IT ticketing and dispatching is regarded by some industry experts as one of the key pillars of IT service management. It is often the first thing that comes to an end user's mind when a problem arises. Why? Because we, IT support personnel, have programmed end users to file a ticket when a problem crops up, rather than reach out to us directly to communicate the problem. I believe this approach is flawed.
To understand why this help desk ticket system approach is flawed, consider the position of an end user. When a problem occurs, the first feeling that typically emerges is frustration. Why doesn't this system just work? I don't have time for this. Next, anxiety builds up, as the user fears that they may have caused the problem.
At most companies, users know they need to file a help desk ticket, but the process is cumbersome. It requires information such as name, username, e-mail address, phone number, problem category, problem details, etc. Answering these questions adds to the frustrations that the user is experiencing.
My company has abandoned this traditional approach to supporting our customers. Instead, we encourage end users to contact us by phone or email, no matter how small the problem is, rather than filing a help desk ticket. Our approach to services is based on the idea that clients and end users are not here to serve us; rather, we are here to serve them. This approach has some tangible benefits. We have a high client retention rate (of some demanding clients), and our customers often refer new clients to us.
While end users don't interact with a ticketing system, we do have one.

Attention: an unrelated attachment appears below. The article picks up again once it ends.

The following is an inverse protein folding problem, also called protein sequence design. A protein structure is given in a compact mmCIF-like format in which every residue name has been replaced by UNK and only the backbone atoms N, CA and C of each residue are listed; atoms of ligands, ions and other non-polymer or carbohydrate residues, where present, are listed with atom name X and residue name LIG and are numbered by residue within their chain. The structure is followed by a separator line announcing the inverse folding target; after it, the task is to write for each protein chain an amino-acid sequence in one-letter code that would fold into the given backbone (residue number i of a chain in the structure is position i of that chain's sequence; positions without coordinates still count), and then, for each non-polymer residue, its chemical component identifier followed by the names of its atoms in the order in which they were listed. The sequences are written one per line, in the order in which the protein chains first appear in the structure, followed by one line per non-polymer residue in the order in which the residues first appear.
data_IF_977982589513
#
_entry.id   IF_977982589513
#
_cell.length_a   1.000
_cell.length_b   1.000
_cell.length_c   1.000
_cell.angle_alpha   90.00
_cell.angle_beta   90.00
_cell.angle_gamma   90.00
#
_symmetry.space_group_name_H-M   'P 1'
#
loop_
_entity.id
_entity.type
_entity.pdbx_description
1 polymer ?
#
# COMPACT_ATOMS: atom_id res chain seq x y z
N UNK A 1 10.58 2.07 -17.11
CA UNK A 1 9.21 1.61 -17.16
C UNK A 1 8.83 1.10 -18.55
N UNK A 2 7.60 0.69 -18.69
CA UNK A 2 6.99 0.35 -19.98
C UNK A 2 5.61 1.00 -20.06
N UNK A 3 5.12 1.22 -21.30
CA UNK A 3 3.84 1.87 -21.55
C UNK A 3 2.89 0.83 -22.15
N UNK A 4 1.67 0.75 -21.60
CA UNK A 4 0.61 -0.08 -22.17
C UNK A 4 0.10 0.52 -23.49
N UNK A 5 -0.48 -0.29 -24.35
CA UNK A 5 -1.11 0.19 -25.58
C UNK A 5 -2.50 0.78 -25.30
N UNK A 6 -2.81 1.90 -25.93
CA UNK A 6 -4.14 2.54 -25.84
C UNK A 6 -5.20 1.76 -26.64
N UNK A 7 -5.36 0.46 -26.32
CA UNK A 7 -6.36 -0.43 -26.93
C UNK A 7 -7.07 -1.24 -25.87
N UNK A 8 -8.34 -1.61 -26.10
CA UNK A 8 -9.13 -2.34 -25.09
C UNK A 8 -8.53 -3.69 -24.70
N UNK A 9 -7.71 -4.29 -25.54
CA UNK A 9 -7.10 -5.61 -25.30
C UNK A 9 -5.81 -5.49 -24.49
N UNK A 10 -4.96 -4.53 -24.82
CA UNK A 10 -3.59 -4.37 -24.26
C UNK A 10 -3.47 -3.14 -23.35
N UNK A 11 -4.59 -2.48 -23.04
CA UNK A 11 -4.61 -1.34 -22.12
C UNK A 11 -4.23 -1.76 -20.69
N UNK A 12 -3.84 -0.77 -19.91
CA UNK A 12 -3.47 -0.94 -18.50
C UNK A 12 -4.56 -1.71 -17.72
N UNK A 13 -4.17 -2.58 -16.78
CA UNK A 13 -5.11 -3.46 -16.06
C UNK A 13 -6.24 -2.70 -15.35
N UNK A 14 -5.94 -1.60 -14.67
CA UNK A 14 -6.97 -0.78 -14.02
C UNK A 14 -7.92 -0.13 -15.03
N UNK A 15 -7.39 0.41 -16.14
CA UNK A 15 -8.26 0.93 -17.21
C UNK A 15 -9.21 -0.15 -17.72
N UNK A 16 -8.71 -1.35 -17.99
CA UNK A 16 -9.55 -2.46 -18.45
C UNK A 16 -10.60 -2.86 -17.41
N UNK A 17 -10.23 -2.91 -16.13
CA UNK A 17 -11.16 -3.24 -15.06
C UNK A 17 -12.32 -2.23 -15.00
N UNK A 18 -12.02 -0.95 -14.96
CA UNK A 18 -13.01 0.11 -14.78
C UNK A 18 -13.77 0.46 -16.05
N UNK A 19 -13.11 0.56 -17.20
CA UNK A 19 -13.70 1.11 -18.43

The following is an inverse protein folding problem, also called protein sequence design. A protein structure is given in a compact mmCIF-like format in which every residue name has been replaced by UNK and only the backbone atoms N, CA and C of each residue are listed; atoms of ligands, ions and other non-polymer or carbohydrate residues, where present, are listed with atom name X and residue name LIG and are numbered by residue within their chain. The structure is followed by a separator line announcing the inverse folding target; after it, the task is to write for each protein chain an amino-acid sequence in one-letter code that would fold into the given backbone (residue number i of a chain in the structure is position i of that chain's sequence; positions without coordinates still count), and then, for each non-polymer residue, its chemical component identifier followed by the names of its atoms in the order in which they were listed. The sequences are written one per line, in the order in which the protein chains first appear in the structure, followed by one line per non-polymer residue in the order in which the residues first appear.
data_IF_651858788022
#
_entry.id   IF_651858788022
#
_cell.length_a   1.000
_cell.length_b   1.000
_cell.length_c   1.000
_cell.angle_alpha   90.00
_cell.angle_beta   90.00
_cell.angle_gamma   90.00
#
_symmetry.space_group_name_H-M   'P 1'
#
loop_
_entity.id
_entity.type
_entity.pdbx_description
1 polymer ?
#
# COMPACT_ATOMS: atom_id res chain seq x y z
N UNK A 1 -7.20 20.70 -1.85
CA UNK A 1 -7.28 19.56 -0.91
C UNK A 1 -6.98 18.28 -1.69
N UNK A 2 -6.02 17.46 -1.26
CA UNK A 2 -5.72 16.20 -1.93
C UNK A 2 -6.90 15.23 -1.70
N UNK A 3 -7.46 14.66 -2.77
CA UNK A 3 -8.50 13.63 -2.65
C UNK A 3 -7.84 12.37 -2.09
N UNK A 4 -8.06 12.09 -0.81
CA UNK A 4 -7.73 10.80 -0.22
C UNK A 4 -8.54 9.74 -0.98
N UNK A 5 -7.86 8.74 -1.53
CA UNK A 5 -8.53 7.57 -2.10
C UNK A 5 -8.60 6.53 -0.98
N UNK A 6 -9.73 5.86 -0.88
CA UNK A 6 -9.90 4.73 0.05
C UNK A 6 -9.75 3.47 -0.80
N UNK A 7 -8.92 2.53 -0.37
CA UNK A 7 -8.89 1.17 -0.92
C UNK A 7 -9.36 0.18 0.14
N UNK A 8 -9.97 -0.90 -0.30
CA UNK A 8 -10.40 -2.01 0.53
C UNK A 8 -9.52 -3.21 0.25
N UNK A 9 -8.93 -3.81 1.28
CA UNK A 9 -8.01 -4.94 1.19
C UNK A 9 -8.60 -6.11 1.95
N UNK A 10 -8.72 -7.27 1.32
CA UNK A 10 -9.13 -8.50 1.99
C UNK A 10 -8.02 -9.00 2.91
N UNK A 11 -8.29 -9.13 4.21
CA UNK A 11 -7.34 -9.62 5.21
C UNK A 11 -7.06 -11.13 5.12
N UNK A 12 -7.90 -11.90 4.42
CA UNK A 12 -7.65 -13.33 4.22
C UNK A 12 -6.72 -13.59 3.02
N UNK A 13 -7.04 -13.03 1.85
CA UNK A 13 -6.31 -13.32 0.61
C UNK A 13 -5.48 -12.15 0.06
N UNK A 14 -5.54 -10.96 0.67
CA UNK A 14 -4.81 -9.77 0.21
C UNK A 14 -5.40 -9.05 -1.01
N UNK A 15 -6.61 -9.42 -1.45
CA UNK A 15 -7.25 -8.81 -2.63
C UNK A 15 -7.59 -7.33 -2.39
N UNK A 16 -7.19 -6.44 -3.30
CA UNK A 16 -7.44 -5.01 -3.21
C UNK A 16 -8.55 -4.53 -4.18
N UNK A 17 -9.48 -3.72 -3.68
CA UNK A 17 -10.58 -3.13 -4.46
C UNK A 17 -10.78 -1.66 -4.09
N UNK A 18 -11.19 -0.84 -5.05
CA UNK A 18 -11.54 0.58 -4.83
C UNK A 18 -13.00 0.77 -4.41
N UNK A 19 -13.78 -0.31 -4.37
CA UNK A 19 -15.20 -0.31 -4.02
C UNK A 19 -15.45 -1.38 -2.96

If a user calls in a request, they are immediately greeted by a live person who is ready to get them to the right place. If our phone system doesn't recognize the number they're calling from, the client is asked which office they're from -- and that's the only question they have to answer before being connected to support. Each of our clients is serviced by a primary support technician (with another backup technician assigned to handle overflow if the primary technician is busy when the call comes in) rather than a random person at the help desk.
Email requests go to our general support queue. Based on pre-set rules, the help requests are routed to the assigned support technician, who then calls the end user to get the problem resolved.
At the end of the support session, the support technician creates the ticket, and the work is tracked like it is at other IT services companies. The only difference in process is that we've shifted the burden of filing the ticket from end users to my staff.
The software itself may also be different from that used by other MSPs. We use a free, standalone open source help desk ticket system called osTicket. Many remote monitoring and management (RMM) platforms include an integrated ticketing system, but I don't use an RMM tool because an all-in-one system has failed me before (and left me feeling pigeonholed), so those products' ticketing systems aren't available to me.
Because we need a ticketing system only for internal use, we have more flexibility in product choice than other IT services companies. If we needed to provide end user access to the ticketing system, the criteria for product selection would surely change.
OsTicket provides features such as generation of tickets via e-mail, auto-assign ticketing, ticket redirection, ticket filtering and dashboard reports. One drawback to this platform is the lack of automated billing integration. And, unlike RMM tools, the platform doesn't provide asset management.
The end user is your lifeline. Their needs hold priority over your own and you need to provide them with nothing short of a positive experience. Having a ticketing system is necessary for your own internal metrics, tracking your technicians and making sure that you are delivering to your clients. However, it shouldn't be a roadblock to the delivery of your services.
Stanley Louissaint is president of Fluid Designs Inc., a full service IT services provider in Union, N.J., as well as a member of The ASCII Group since 2014.